Wayne Morse Center for Law and Politics

Colby K. Neal/BLM Public Affairs / National Interagency Fire Center/Flickr

Fire crews are waging a two-front battle this year: besides the expected slew of wildfires across the Pacific Northwest, they’ll also be keeping COVID-19 at bay, which will prove challenging. As part of our monthly series on Oregon’s resilience and natural resources, this story looks at the pandemic’s effects on seasonal wildfire operations.

Camas Swale Farm

Worldwide, people are working through what it means to be knocked off course and find a new normal, which is one definition of resilience. We’ve been airing a monthly series on Natural Disasters and Preparedness, funded by the UO Wayne Morse Center for Law and Politics, but this month we reset our compass. We found some people who deal with uncertainty in their work, and asked what resilience means to them. 

Brian Bull / KLCC

Scientists say there’s a 1-in-3 chance of a powerful earthquake hitting the Pacific Northwest in the next 50 years. Residents of the Cascadia Subduction Zone are advised to stockpile two weeks’ worth of water, food, and medical supplies should the “Big One” strike. As part of our series on Oregon's Natural Resources and Resilience funded by the UO Wayne Morse Center for Law and Politics, KLCC’s Brian Bull reports, economic disparities already divide those who can readily prepare, and those who will struggle to.

Brian Bull / KLCC

The modern American diet – with its on-the-shelf processed foods in grocery stores, Big Macs and Doritos Locos Tacos at drive-through eateries – has sparked super-sized health problems. That’s bad in itself, but data shows Native Americans suffer higher rates of obesity, diabetes, and heart disease than the general population, and diet is a factor.

There’s been a push among tribes to promote traditional, indigenous foods to offset these issues, as well as instill cultural identity among members.  As KLCC’s Brian Bull reports, this effort isn’t without its challenges.

Alane Golden / Flickr.com

The term “Two Spirit” in Native American culture often describes a person possessing both male and female spirits.  And they’ve been around well before the Santa Maria or the Mayflower dropped anchor. And while “Two Spirit” has been used for Indians who identify as gay, bisexual, or transgender…many say there’s more to it than that. KLCC’s Brian Bull explores a community that’s finding its voice again after generations of oppression, prejudice, and oversight.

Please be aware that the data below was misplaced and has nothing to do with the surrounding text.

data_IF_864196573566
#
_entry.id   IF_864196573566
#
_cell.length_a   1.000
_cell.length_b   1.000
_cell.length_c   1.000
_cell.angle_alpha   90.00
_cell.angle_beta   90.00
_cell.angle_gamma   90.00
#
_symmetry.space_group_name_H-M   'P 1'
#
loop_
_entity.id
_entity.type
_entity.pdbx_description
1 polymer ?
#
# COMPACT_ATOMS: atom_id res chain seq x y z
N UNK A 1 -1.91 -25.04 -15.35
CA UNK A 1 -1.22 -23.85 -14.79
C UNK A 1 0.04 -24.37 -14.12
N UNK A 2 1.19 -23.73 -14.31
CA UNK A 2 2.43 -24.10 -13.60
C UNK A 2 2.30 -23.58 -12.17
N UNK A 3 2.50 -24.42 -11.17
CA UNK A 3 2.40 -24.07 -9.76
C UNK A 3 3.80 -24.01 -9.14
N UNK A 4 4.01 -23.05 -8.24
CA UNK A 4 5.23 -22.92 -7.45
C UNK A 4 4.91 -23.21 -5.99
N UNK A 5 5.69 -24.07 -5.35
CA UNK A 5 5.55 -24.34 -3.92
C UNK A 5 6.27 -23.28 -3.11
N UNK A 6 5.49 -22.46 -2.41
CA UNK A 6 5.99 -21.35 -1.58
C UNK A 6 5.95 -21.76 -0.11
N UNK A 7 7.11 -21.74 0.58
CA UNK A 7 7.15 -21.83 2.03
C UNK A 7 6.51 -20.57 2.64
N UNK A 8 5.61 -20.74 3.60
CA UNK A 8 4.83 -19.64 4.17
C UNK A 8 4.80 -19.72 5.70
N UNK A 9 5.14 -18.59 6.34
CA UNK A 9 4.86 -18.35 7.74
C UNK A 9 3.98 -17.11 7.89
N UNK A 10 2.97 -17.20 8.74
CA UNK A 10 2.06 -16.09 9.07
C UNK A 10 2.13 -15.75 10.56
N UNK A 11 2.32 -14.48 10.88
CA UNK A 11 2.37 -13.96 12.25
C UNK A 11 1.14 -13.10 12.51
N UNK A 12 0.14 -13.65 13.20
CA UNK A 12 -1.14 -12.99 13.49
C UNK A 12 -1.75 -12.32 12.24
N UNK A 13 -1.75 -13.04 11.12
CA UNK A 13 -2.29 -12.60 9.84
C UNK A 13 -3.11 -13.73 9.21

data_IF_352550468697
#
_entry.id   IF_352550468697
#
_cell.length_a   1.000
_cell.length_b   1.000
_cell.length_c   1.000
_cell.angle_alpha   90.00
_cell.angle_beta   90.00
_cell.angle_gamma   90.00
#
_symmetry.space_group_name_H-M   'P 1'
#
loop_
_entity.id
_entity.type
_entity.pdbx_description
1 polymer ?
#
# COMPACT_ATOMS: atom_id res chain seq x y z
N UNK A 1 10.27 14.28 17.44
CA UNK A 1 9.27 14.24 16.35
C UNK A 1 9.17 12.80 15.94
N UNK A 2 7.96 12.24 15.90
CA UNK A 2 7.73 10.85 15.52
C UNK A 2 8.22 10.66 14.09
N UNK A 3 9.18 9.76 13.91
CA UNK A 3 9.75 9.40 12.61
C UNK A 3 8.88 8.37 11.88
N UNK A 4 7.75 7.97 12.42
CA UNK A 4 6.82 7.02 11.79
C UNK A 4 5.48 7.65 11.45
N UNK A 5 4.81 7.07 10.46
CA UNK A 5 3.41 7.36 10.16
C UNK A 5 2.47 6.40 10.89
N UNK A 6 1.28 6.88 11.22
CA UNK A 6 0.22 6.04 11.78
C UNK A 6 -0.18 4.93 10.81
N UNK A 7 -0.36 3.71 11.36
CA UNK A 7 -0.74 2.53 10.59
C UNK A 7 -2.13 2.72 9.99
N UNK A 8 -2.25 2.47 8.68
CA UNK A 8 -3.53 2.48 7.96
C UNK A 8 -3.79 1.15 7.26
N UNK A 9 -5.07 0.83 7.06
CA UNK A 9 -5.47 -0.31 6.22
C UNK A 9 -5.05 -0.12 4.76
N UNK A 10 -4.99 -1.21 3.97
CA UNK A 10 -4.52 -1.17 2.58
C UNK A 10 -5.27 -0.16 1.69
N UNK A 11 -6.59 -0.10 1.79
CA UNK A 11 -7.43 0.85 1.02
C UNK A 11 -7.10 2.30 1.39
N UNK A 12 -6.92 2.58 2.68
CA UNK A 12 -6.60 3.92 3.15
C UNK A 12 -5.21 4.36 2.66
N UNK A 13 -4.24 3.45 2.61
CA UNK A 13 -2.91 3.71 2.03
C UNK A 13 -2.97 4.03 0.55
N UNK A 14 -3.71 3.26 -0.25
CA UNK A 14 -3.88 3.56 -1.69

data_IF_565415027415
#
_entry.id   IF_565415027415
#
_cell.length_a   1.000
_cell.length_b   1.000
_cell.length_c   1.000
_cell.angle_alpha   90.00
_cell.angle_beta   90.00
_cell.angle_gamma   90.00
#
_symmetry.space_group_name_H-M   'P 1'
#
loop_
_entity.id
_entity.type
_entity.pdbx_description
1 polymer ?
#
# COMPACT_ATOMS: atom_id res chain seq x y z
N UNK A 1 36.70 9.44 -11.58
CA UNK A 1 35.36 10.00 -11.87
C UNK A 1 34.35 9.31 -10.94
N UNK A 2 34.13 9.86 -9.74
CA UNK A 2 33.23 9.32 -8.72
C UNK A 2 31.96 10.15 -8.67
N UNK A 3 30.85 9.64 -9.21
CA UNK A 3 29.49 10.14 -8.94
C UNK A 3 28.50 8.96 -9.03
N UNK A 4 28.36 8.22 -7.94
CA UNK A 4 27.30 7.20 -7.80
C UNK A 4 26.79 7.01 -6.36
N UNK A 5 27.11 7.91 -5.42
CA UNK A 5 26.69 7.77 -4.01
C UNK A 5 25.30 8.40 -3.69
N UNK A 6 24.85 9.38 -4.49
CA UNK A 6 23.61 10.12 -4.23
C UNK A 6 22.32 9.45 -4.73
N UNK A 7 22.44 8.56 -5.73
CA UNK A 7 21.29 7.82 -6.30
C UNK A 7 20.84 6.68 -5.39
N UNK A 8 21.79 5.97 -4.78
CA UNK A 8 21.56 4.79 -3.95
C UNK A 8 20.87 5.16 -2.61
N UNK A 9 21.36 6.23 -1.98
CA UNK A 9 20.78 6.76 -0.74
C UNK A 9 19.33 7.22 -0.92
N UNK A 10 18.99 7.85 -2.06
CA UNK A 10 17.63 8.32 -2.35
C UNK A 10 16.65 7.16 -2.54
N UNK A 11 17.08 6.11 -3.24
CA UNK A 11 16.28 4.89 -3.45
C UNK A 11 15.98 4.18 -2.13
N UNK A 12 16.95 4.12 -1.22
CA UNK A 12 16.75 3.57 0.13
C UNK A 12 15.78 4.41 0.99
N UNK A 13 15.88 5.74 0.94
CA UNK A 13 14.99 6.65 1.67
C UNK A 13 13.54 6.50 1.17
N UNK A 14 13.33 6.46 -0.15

Brian Bull / KLCC

Oregon’s history with the First Nations remains an often overlooked part of the state’s checkered legacy. But more and more, Native Americans and their supporters are highlighting aspects of Oregon’s pioneer era that may not jibe with tourist signs and old school textbooks. One story is that of Amanda Du-Cuys. U.S. soldiers put the Coos Indian and others on a forced march up the coastline in the 1860s.  KLCC’s Brian Bull reports on how her story is being shared today.

Brian Bull

KLCC presents a year-long series on Native Voices of Oregon beginning July, 2018. 

Funded by the University of Oregon's Wayne Morse Center for Law and Politics, the stories coincide with the Center's 2017-2019 Theme of Inquiry: Borders, Migration and Belonging. 

Oregon State University

 

As the six-year anniversary of DACA approaches, KLCC looks at the policy and how it affects Oregonians. One thing many people might not know is that DACA isn't solely a “Mexican immigration” topic.

 


Karen Richards

 

Six years ago Friday (6/15), President Barack Obama signed an executive order calling for deferred action for childhood arrivals. Through the program, some people who came to the U.S. illegally as children are insulated from deportation and allowed work permits. KLCC explains the state of DACA and how it impacts some Oregonians. 

 


Karen Richards

 

While the focus of recent U.S. immigration debate is lately Latino or Muslim countries, migrants from other places are also paying attention. KLCC's Karen Richards spoke to several people in the Eugene area from non-targeted countries and has this report.

 


Karen Richards

Last year, the “Buy American and Hire American” executive order implied skilled worker visas should be harder to get. The H-1B visa goes to a limited number of professionals, most with at least a bachelor's degree. Though largely associated with places like Silicon Valley, Eugene and Springfield are home to dozens of these immigrants. Here, we look at the local impact of the program, and possible effects should it change.


Immigrants Make Mark on Oregon's Economy

Sep 12, 2017
Galvez family

President Trump is proposing cutting legal immigration by half.  The federal government has ramped up arrests of undocumented foreigners.  The dreamers are on hold. Yet in Oregon, immigrants continue to make their mark on the state's economy.

Borders, Migration and Belonging

Aug 10, 2017
tellusnewsdigest.com

Click here for the 2018-2019 series:  Native Voices
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KLCC presents a year-long series on Immigration in Oregon beginning July, 2017.  Stories air monthly during Morning Edition and All Things Considered

Mobile Tool Shop Designed To Help Homeless

Sep 12, 2014
The Common Good's Tumbler page.

Students at the University of Oregon and volunteers with Opportunity Village are unveiling a new mobile workspace Saturday (today). This weekend, it will be parked at the transitional housing community to allow residents to maintain dwellings and fix bicycles.